Cynthia R. Murray


Legal Matters Blog

An ongoing series of informational entries on VA Law

Force Majeure Clauses Save the Day

March 15, 2020

In corporate America I negotiated and drafted multi-million dollar international contracts for about seven years and it was not only exciting, but fulfilling because at the time of contract execution the parties had reached an agreement that was thoroughly discussed, hashed out and vetted for maximum benefit.  I can confidently say that the contracts were fair and resulted in a win-win for the stakeholders.  That is my philosophy of what a good contract should be - thorough, fair and a win-win.

One of the clauses that makes a contract optimal is called a Force Majeure clause.  This French phrase simply means "a greater/superior force" and explicitly addresses how a contract will be handled in the event that there is a reasonably unforeseen event beyond a party's control that prevents a party from fulfilling its obligation under the terms of the contract.  Such events include, but are not limited to natural disasters, labor strikes, acts of God, terrorism, government action/laws, etc.  

These occurrences, while certainly realistic possibilities, are by their very nature, not anticipated at the time of contracting.  Therefore, the parties come to special terms to discuss methods and timing of notification about a force majeure event, length of the delay of performance, up to total cancellation of the contract.

It is vitally important in today's rapidly changing global environment to have fairly negotiated force majeure clauses that are easy to understand and implement in the unfortunate case of a major event outside of your control.  If you have not yet executed a contract, I strongly urge you to add a force majeure clause and, if you already have a contract without such a term, consider speaking with the other party about a contract modification to include a mutually beneficial force majeure clause before an event arises.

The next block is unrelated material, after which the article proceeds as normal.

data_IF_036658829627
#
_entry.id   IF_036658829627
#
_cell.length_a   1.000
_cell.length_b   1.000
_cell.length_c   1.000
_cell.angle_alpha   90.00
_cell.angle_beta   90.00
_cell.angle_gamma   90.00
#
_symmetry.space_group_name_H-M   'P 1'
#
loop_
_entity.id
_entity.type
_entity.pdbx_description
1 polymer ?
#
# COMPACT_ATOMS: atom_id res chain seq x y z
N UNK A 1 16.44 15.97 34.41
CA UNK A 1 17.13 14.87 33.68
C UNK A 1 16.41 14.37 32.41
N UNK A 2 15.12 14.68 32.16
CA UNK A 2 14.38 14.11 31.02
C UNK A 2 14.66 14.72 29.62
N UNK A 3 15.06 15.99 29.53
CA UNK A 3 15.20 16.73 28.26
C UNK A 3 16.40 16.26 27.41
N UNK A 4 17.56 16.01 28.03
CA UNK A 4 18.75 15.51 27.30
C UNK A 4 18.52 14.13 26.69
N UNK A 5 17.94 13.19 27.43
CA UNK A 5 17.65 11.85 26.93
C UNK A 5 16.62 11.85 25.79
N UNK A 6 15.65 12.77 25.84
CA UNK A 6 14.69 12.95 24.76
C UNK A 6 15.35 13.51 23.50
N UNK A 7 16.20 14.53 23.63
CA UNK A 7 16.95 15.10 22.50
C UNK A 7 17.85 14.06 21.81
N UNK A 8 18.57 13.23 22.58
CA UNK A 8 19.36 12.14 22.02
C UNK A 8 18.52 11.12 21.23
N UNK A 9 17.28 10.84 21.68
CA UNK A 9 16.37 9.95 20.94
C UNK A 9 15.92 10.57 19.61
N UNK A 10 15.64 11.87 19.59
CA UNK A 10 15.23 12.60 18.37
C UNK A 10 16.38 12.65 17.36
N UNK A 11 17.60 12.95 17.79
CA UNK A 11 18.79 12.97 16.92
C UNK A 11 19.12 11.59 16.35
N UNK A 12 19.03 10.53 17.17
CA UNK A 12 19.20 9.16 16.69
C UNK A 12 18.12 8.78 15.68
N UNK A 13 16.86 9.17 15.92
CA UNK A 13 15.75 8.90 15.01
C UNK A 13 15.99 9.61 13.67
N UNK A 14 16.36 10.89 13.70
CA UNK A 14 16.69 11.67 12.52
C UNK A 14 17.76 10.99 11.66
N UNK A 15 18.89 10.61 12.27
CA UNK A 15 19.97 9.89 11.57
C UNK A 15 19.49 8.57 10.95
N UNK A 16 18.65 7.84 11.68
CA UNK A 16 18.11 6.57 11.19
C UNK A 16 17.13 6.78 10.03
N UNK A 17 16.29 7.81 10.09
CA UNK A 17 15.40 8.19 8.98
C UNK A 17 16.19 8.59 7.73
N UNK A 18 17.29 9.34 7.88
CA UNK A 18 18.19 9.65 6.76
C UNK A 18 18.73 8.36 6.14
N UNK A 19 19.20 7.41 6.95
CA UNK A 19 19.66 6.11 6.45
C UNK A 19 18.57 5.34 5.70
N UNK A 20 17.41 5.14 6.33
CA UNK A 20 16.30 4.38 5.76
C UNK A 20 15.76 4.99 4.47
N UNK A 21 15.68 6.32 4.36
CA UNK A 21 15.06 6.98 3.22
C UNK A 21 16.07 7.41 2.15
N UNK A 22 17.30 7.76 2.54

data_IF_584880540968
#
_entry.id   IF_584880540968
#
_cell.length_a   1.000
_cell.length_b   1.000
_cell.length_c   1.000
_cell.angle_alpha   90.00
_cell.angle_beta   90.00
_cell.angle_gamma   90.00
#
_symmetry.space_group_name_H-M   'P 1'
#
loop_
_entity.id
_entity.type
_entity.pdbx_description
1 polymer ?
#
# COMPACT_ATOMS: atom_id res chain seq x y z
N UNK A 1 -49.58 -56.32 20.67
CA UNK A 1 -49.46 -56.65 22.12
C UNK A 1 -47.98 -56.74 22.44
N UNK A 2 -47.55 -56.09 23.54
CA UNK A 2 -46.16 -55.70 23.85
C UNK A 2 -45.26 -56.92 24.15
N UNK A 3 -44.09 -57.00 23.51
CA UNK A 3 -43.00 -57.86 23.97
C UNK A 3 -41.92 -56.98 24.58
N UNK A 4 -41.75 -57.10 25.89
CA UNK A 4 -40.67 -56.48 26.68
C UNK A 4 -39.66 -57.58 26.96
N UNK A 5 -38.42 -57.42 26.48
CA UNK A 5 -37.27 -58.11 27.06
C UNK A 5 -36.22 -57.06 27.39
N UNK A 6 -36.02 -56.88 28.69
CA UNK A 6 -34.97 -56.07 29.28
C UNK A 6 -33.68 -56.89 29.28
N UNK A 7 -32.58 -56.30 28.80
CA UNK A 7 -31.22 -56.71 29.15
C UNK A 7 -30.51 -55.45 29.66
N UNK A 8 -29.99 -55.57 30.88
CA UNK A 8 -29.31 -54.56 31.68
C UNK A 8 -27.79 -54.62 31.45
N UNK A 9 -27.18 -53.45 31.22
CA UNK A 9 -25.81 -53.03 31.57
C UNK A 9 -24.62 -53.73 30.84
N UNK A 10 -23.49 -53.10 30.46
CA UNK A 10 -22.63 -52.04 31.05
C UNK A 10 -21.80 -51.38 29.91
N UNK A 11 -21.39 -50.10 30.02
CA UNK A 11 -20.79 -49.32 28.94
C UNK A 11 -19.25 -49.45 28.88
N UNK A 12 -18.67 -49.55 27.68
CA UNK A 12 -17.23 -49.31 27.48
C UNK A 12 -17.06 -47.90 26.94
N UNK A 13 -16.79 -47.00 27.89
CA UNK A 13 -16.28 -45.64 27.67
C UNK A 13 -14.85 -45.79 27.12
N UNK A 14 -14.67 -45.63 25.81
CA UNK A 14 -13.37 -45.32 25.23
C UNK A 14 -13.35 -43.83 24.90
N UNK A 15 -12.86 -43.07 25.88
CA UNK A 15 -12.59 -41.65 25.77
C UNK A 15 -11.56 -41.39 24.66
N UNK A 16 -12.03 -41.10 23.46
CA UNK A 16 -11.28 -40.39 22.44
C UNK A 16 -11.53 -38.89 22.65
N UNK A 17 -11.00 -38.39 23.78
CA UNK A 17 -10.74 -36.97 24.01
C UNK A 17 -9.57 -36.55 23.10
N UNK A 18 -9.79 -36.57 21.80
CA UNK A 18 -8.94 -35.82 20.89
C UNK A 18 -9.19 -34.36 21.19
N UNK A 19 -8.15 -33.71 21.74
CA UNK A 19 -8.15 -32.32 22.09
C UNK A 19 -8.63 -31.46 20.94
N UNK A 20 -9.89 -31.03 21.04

Finally, if you have a contract that contains a force majeure clause and you want to understand what your obligations and that of the other party are under the the terms of the contract, consult with an experienced attorney who can help you to understand and navigate through the terms.  

Happy contracting and feel free to contact us with any inquiries at [email protected]

February 14, 2020

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Consult a Lawyer About Contracts in the New Year

January 15, 2020

New year, new outlook in your life, business and family.  It's time to review everything from your cellular carrier to your investment portfolio and your medical provider.  In reality, everything involves the law.  

So, consider this, if you're about to make any major changes or decisions, PLEASE review the contract with an attorney first and know that its worth it to hire an lawyer on the front end than to hire one on the back end when a problem may have arisen.  

Sure, you can review contracts on your own, but if it's a large and/or important one that you're entering (or exiting for that matter), trust me when I tell you that you'll find great value in getting sound legal advice before you sign on the proverbial dotted line.